2050, Paris n'est plus qu'un torrent de violences, le terrain de jeu de fanatiques déchus. L'air n'est plus respirable. Les hologrammes ont remplacé les hommes. Le travail n'est plus que le privilège de quelques-uns. Sous l'hégémonie de Dame Consommation, il est devenu interdit de fabriquer et réparer.
Ce livre est un signal d'alerte. Il est futuriste sans être fantaisiste. Un livre terrifiant de vérités aux premières pages et saisissant d'espoir aux dernières. Un très beau roman d'anticipation, empli d'humanité. Un bel appel au vivre ensemble et au retour à l'autosuffisance.
Steels are a class of materials with multiple and complicated transformations; this is true even for steels of the basic cutlery industry. A damascus steel is a fascinating subject to study, rich in multiple facets, that appears in a ?rst approach as a composite material artistically exploited.
Damacus steel was developed in the ?rst millennium AD in India or Sri-Lanka. Its reputation is related to its exceptional properties and to the moire pattern. A similar damask pattern could be obtained by forge-welding giving rise to controversies. Recent ?ndings allow a better understanding of this pattern formation.
This book presents ?rstly, observations of ancient blade samples examined with modern technologies such as electron microscopy. The features of many typical swords from different periods are discussed: Celtic, Merovingian, Viking and oriental wootz swords, Persian shamshirs, Japanese katana, rapiers etc. In the second part, microstructural observations at different levels of magni?cation are displayed and their interpretation is discussed in detail, thus revealing the secret of sophisticated forgings. One chapter is devoted to introducing the main transformations undergone by these steels during the forging processes.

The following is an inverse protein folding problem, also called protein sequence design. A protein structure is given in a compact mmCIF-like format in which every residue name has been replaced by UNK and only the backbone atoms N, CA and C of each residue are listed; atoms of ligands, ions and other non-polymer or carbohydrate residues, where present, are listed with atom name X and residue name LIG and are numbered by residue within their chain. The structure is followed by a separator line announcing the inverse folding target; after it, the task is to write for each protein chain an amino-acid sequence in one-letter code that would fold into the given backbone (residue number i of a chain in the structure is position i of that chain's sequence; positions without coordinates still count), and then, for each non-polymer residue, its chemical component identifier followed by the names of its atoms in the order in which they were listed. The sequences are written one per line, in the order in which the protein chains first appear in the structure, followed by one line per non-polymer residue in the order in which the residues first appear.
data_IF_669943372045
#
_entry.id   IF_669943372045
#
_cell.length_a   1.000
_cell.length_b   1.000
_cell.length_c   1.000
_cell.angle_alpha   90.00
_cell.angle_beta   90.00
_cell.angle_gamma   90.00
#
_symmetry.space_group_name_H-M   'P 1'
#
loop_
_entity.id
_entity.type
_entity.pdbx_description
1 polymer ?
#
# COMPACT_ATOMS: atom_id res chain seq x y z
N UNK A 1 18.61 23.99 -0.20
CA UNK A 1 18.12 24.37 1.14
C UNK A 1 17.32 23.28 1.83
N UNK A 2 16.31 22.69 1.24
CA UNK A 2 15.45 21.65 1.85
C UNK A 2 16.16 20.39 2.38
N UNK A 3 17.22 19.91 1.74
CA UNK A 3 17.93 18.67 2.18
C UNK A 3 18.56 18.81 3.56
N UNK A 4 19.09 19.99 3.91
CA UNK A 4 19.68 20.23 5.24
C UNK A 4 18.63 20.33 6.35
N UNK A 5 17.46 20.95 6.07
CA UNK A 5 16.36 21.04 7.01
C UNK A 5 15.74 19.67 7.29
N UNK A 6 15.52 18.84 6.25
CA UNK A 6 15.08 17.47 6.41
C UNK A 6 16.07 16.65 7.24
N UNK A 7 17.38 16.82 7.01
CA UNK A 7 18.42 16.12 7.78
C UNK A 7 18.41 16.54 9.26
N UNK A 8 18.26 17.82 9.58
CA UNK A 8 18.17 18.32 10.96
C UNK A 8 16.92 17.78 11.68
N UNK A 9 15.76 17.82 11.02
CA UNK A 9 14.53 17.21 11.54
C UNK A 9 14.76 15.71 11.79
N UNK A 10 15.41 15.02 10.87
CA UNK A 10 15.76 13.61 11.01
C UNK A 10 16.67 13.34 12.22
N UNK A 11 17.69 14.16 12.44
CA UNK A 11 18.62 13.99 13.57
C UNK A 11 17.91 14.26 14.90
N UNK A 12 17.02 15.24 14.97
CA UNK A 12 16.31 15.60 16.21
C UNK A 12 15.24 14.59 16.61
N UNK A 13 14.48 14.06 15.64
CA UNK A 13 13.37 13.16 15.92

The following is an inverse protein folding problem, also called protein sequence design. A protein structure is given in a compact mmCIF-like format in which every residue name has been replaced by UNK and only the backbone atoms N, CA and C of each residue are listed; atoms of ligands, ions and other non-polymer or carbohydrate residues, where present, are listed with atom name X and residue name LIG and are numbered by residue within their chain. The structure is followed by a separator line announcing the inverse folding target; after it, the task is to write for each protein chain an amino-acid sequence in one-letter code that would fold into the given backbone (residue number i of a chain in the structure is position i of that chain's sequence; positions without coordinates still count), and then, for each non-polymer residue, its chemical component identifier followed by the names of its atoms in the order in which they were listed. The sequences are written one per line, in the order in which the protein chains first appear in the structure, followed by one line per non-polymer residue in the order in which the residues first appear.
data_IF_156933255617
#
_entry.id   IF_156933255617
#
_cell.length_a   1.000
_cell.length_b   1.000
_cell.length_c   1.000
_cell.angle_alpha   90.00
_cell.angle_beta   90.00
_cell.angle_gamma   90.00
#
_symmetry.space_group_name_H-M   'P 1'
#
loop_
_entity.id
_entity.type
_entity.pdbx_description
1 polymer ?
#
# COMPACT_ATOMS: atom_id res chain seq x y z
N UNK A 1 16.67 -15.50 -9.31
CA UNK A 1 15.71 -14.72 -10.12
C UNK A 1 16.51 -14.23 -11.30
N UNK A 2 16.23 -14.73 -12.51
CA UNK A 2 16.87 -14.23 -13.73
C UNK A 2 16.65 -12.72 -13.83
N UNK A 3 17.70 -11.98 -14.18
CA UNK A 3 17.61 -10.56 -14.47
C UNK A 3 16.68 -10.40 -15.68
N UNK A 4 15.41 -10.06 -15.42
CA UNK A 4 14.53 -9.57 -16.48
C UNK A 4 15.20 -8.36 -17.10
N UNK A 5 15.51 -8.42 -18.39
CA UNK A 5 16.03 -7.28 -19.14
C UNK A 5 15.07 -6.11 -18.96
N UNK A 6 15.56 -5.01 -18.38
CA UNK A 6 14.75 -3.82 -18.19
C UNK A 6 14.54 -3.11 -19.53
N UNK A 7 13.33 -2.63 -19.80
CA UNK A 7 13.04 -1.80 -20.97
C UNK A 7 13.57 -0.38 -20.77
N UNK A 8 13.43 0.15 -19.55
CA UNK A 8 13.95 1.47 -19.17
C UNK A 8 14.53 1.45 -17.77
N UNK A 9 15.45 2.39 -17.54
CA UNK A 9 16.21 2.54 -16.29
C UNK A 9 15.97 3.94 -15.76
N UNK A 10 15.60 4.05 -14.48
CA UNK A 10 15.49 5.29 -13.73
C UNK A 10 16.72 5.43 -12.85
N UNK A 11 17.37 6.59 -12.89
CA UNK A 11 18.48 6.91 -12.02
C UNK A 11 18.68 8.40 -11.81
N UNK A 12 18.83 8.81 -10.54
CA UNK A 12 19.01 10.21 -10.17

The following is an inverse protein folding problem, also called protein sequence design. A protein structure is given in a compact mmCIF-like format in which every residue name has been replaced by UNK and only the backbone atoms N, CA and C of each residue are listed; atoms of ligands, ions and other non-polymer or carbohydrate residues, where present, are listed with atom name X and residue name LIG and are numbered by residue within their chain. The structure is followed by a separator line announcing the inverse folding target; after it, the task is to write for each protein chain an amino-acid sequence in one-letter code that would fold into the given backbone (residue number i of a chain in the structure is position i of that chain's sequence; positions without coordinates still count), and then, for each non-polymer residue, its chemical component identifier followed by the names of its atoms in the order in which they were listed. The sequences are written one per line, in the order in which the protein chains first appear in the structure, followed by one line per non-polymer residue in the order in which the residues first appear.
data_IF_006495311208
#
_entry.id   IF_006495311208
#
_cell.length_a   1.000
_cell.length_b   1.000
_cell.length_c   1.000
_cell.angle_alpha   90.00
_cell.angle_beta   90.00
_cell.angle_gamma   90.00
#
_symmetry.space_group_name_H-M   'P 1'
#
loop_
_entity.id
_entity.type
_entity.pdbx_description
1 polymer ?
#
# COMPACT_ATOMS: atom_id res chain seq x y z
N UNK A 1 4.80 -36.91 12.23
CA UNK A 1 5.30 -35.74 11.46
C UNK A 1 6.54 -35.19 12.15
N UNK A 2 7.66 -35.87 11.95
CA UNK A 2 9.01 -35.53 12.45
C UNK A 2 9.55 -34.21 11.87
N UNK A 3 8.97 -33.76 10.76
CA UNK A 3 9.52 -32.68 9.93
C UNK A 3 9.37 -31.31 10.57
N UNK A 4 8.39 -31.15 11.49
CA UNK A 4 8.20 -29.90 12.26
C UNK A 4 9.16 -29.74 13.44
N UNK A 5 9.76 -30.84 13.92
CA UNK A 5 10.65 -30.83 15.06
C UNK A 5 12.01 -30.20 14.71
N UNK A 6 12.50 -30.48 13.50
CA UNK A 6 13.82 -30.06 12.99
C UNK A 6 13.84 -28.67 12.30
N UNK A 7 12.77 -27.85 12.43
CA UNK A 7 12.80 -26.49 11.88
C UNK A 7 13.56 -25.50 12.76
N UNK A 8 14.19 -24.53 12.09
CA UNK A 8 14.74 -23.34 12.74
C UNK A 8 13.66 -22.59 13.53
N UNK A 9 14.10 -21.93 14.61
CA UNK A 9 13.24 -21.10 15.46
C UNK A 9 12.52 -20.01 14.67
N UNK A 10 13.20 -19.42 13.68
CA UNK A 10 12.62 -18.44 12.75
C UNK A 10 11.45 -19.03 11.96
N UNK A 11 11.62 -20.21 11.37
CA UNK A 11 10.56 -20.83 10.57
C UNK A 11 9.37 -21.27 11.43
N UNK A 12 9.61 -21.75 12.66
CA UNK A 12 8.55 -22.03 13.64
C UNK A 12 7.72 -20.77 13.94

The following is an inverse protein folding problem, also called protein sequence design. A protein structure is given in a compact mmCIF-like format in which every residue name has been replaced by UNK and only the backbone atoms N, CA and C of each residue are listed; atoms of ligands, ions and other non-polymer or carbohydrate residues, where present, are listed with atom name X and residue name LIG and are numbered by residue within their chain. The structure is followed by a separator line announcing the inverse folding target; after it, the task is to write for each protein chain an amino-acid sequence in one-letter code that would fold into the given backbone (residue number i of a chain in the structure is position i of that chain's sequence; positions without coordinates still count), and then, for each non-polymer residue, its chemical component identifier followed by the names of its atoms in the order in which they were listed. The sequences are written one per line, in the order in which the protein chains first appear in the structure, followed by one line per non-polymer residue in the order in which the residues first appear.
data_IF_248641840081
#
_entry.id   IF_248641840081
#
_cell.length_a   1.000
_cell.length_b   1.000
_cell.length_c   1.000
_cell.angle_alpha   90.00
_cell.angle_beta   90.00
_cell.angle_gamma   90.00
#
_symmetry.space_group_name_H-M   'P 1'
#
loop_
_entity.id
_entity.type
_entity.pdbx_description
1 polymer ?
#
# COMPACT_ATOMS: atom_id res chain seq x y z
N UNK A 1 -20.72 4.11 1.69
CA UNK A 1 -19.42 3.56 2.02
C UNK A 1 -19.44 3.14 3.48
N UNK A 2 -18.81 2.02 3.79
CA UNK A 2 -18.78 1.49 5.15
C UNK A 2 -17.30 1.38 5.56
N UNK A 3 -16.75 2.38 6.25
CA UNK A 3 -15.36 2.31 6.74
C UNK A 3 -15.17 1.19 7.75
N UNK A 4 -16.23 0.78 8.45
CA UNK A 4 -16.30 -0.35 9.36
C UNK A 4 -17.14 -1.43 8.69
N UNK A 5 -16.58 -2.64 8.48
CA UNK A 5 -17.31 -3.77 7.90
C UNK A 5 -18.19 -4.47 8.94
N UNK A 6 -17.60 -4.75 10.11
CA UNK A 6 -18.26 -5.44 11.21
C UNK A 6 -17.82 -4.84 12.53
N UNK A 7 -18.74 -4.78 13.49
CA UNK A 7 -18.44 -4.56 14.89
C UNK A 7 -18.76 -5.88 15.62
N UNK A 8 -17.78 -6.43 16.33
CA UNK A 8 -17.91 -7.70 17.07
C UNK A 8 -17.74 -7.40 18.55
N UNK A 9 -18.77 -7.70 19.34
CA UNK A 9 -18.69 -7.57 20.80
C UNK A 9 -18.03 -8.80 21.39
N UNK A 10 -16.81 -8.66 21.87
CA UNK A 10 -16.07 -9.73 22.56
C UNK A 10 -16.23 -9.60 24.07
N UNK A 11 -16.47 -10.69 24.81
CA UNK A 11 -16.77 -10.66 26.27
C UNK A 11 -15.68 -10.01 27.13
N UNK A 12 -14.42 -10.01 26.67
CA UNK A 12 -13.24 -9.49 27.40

The book is intended for all those people interested in the history of science and more speci?cally to the metallurgists, to the archaeologists and all the researchers confronted with the problems of the expertise of the vestiges, to the blacksmiths, and to the collectors of valuable artistic blades.
Madeleine Durand-Charre has taught structural metallurgy at the Polytechnic Institute of Grenoble and at the University Joseph Fourier of Grenoble. Her research work concerned microstructure formation and determination of phase equilibria. She investigated complex alloys such as superalloys and steels. Her work on vanadium cast irons was awarded the Vanadium Shield in 1989 from the Institute of Metals. She is author of several books and articles in metallurgy.